It wasn’t grief I was feeling — that would come later — but utter disbelief, and a childlike denial that any of this could be happening to her. To me. Despite my growing irritation with my mother’s neediness and forgetfulness, I couldn’t grasp that she would ever cease to be the generous, self-centered, loving, demanding, cunning, creative woman I had known.

Until she did. Nearly three years later, this is our story.

“Be a daughter”

My mother, Audrie Gage

My mother, Audrie Gage

I visit my mother twice a week at her senior apartment, 3.1 miles from my house. (“It’s a 5K,” I like to tell her, even though she never asks me what that means.) I check her fridge for spoiled food. I drop her garbage down the chute. I vacuum the tiny white bits off the rug from the toilet paper she stuffs in her underpants to mask incontinence, a sign of middle-stage Alzheimer’s. I remind her to eat. I make her drink water.

The diagnosis came in February 2012. For some months afterward, Mom still did her own laundry and bought her own groceries. We went to our favorite coffee shop every Saturday morning, and then I’d leave her there (leave her!) to finish her muffin and visit the library across the street while I went off to my weekly women’s group.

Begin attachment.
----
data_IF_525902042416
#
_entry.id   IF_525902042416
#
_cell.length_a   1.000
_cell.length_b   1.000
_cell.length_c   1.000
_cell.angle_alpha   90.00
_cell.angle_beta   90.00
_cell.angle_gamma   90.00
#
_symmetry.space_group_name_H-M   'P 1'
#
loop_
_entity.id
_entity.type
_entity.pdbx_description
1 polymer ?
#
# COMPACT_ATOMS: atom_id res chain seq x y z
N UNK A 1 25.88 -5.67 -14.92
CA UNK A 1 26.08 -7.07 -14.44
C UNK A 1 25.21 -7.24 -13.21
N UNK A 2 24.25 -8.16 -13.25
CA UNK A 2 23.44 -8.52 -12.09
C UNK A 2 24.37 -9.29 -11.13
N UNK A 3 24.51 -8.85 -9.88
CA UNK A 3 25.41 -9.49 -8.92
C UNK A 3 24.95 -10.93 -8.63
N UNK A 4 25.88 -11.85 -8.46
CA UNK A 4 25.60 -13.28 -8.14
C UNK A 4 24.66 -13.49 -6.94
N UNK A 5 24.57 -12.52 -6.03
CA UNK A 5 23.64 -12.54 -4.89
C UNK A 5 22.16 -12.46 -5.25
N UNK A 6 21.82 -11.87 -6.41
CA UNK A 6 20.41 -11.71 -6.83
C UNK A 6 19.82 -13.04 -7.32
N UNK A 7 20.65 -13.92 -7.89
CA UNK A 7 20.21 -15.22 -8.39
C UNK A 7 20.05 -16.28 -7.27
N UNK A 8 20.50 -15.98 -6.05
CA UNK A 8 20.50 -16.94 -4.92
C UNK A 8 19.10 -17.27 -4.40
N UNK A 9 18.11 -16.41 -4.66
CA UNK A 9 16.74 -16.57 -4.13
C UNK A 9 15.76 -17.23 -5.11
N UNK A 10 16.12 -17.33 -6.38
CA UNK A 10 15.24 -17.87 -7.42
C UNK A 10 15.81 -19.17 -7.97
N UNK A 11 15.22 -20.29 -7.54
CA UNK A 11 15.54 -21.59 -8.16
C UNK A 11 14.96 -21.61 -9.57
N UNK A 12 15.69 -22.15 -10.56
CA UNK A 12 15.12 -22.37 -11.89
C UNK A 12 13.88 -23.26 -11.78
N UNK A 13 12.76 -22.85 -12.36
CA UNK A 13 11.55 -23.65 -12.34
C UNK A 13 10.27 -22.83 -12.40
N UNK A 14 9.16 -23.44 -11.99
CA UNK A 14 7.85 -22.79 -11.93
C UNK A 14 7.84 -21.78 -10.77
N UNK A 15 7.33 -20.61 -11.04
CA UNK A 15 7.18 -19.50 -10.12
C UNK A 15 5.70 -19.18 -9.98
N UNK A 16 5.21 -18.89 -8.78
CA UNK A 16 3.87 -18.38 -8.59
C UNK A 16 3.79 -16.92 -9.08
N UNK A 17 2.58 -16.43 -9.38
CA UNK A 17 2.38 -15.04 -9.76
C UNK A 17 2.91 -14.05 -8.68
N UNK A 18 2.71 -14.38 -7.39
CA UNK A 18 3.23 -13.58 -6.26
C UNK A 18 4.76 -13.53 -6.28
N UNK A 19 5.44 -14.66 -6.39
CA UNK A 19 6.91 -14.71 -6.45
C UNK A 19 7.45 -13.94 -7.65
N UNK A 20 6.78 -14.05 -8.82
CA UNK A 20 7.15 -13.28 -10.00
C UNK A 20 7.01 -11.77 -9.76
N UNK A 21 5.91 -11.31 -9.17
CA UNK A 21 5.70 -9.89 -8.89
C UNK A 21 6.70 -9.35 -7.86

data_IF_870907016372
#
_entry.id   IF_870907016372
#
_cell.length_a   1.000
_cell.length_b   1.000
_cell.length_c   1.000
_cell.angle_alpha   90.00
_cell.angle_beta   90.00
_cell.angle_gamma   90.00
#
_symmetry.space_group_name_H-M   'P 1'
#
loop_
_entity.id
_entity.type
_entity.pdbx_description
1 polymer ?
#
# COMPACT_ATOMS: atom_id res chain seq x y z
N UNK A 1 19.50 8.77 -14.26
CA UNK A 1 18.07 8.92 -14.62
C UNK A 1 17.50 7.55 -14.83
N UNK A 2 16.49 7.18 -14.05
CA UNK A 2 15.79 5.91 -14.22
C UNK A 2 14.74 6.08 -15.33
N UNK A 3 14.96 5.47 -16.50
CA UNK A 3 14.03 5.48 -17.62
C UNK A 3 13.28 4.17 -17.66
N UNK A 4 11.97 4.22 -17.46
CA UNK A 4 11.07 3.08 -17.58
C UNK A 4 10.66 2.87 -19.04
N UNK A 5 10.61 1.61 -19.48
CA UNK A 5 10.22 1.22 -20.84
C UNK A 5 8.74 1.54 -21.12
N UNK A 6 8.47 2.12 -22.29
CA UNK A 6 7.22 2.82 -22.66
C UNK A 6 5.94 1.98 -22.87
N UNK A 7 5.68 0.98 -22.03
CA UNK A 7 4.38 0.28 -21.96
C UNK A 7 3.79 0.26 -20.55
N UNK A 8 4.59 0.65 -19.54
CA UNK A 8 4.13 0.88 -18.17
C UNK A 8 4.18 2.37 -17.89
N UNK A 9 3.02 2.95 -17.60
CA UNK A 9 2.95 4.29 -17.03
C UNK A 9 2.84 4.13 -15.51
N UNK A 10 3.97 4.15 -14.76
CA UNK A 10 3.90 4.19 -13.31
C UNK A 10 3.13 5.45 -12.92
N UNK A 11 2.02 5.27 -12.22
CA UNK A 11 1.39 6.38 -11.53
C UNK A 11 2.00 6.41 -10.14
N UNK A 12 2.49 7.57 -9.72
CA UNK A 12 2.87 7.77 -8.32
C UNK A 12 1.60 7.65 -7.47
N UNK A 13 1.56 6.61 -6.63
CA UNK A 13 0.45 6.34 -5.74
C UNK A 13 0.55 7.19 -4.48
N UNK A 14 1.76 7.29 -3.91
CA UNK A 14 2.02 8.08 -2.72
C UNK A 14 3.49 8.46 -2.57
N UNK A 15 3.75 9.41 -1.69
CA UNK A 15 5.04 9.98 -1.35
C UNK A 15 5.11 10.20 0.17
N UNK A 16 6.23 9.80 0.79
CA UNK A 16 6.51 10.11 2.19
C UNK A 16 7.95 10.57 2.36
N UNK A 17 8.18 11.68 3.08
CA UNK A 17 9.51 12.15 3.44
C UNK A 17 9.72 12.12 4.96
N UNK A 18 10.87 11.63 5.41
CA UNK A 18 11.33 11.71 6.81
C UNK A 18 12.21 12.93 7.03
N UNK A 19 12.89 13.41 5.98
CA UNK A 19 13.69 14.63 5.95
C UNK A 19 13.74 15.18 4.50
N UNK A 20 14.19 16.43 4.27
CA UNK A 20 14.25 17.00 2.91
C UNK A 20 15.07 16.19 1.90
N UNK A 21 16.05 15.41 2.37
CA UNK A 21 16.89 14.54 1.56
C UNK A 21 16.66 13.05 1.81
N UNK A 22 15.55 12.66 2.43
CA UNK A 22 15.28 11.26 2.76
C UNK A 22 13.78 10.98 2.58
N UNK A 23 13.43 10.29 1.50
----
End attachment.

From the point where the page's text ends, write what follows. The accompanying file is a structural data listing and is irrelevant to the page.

More recently, as Mom has lost the ability to navigate her surroundings, I’ve picked her up every weekend and taken her wherever I need to go — to the bank, the hairdresser, the pharmacy, the dog park — on the assumption that the stimulation will be good for her.

What I haven’t done is be her daughter.

Only once since the diagnosis have I simply sat with my mother: watching TV together, eating cookies, applying lotion to the cracked soles of her feet. Never have I asked in anything more than perfunctory tones how she is doing or whether she understands that she has Alzheimer’s.

Even more out of character for me — a professional communicator, a former journalist — is that I no longer can engage her in conversation. Our once wide-ranging talks have narrowed to the same rote questions about her checkbook, her next meal and whether Hillary Rodham Clinton will run for president. (I occasionally remind her that she supported Obama over Hillary — and over my objections — back in 2008.)